Nitrogen Fertilizer Effects on Pea–Barley Intercrop Productivity Compared to Sole Crops in Denmark

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Cereal–legume intercropping increases the nitrogen (N) input from biological nitrogen fixation (BNF) and improves the exploitation of fertilizer and soil N, often leading to higher grain N content and higher productivity per unit land area compared to monocrops. Previous studies have found that these effects are more tangible under low soil and fertilizer N conditions compared to high N availability, and there is a need to assess the N uptake at critical crop development stages in order to time the N application for maximum uptake and use efficiency. The objective of this study was to assess the productivity of pea–barley intercropping compared to monocropping under 0 kg N ha−1 (0 N) and 100 kg N ha−1 (100 N). In 2017, a split plot experimental design was implemented with pea (Pisum sativum) sole crop (SC pea), barley (Hordeum vulgare) sole crop (SC barley), and pea–barley intercrop (IC total) as the main plots and 100 N applications in two 50 kg N ha−1 splits at 30 and 60 days after emergence as subplots within the main plots. The Land Equivalent Ratio (LER), based on grain dry matter (GDM) yields in the pea–barley intercrop (IC total), was higher (1.14 at 0 N and 1.10 at 100 N), indicating 10–14% greater radiation, nutrient, and water use efficiency compared to the sole crops and 4% greater resource use efficiency at 0 N compared to the 100 N; this illustrated greater total intercrop productivity compared to sole crops. The 100 N treatment decreased the SC pea and pea in intercrop (IC pea) GDM and grain dry matter N (GDMN) and increased the GDM and GDMN in SC barley and barley in the intercrop (IC barley). Intercropping increased the grain N content and therefore the protein content of the grains in 0 N and 100 N treatments. The highest fertilizer N yield, % nitrogen derived from fertilizer (%NDFF), and % nitrogen use efficiency (%NUE) were achieved in SC barley followed by IC total, indicating that intercropping improved the soil and fertilizer N use compared to SC pea. The IC pea increased the % nitrogen derived from atmosphere (%NDFA) from 67.9% in SC pea to 70.1% in IC pea. IC total increased the share of %NDFF, %NDFS, and %NDFA compared to the SC pea, which indicated a significant advantage of intercropping due to the complementarity of the component species under limited N supply in the field.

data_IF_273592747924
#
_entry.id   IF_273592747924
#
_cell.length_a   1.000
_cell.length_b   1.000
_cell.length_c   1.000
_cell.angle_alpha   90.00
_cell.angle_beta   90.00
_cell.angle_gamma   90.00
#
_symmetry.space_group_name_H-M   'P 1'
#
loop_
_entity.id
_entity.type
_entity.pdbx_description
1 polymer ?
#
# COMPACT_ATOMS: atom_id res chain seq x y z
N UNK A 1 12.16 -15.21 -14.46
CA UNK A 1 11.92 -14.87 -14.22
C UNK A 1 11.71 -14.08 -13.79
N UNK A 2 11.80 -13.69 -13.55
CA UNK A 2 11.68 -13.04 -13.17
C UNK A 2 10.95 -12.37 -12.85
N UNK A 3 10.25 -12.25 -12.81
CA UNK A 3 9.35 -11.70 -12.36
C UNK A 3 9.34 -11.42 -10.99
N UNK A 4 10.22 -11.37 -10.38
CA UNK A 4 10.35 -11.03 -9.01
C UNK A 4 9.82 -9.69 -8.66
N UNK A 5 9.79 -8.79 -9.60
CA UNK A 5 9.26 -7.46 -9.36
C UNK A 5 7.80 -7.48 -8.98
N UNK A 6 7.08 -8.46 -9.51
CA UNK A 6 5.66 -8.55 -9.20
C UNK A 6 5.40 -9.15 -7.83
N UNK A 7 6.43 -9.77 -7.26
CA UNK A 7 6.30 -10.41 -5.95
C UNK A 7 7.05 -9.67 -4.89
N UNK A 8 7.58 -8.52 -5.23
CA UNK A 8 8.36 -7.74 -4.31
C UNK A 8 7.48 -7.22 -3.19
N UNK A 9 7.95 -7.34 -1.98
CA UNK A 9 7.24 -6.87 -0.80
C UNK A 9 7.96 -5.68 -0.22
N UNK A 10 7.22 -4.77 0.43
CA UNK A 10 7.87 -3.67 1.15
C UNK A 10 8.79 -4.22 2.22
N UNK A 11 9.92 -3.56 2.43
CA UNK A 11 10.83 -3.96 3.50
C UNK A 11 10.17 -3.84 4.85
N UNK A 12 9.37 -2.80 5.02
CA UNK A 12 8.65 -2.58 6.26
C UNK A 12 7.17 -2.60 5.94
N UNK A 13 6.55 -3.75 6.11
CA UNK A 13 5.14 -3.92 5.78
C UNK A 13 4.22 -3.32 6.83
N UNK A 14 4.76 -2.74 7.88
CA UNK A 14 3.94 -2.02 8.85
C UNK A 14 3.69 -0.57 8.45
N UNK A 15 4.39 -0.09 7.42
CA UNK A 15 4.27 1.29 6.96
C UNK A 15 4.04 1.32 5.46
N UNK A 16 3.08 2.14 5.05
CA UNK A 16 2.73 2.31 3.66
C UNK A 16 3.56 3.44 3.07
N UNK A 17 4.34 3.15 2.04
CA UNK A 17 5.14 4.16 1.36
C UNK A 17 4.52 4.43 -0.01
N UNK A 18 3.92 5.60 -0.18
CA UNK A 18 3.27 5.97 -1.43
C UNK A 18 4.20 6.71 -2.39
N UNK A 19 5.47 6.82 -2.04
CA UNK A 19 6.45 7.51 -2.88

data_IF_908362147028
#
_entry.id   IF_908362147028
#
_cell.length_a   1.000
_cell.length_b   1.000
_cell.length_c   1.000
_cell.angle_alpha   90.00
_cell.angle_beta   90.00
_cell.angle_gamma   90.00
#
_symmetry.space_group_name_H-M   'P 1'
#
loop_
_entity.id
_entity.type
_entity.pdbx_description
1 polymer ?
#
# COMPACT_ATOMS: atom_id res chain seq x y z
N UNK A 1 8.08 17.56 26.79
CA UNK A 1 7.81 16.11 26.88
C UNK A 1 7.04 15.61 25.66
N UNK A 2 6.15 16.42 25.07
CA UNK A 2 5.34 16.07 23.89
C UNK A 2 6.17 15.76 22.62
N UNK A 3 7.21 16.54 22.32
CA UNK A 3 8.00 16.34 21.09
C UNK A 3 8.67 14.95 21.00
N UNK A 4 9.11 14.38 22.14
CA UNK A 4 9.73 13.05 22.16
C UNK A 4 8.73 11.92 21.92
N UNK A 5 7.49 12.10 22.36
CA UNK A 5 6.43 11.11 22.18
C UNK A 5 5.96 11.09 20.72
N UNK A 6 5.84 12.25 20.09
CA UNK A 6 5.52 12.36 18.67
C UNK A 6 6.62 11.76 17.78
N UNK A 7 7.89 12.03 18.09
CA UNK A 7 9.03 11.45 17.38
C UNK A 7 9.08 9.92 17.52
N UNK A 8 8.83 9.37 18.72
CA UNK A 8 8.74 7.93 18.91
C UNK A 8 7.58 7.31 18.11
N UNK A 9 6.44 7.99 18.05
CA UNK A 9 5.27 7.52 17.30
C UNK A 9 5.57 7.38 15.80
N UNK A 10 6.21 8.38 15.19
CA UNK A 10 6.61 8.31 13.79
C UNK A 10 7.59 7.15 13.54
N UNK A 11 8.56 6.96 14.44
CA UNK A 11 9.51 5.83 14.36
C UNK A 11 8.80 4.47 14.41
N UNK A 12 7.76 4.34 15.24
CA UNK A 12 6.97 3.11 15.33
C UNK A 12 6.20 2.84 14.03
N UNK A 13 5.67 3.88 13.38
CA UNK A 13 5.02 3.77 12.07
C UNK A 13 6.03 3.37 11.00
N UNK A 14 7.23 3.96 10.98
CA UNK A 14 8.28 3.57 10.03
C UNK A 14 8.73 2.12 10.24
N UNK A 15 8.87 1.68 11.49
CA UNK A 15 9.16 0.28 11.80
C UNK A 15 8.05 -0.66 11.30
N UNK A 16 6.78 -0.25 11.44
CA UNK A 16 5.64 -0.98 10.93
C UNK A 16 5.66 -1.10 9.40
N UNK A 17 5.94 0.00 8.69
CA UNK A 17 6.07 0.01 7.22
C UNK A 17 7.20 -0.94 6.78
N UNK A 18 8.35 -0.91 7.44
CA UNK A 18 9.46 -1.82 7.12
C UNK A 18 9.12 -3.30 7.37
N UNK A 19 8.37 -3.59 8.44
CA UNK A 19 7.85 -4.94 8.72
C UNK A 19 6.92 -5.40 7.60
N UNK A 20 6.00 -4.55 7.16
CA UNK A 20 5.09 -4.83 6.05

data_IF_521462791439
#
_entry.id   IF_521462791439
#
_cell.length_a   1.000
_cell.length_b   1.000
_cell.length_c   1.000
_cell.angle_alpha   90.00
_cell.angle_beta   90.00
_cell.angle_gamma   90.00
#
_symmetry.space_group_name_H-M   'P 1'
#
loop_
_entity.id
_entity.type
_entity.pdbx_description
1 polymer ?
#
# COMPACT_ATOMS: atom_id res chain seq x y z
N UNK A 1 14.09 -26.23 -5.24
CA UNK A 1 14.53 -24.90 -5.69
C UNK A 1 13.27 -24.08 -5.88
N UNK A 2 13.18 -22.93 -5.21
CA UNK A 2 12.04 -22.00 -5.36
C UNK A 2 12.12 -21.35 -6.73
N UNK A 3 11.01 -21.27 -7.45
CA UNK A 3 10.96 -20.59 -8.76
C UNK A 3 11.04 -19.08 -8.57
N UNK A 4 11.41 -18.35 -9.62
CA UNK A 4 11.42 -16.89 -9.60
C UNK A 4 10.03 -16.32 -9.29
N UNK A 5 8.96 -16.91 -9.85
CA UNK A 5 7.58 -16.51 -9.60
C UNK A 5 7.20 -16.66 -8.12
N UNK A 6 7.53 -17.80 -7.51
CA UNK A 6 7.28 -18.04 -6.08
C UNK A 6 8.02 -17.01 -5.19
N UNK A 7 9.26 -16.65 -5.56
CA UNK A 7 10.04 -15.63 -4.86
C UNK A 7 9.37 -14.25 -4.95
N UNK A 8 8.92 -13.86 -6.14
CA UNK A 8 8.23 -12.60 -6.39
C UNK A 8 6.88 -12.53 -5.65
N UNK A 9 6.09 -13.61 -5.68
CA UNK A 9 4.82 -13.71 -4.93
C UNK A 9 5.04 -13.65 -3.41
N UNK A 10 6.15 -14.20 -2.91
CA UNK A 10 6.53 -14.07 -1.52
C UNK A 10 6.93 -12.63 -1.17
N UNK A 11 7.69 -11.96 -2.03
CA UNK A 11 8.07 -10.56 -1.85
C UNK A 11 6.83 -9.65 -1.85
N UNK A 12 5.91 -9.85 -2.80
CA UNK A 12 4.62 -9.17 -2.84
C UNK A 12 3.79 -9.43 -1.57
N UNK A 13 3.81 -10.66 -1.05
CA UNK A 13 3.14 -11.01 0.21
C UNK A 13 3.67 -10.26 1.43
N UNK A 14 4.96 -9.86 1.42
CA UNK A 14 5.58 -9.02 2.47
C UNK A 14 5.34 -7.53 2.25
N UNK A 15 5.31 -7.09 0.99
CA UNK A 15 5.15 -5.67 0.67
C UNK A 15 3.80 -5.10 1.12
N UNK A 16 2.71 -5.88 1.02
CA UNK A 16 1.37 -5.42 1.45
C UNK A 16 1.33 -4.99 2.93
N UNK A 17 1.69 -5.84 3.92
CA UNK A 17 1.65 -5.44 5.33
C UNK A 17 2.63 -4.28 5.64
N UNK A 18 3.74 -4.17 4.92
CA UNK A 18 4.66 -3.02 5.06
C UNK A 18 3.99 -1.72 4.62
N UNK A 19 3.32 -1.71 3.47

Udgave nummer22
Antal sider18
StatusUdgivet - 2020

ID: 251259068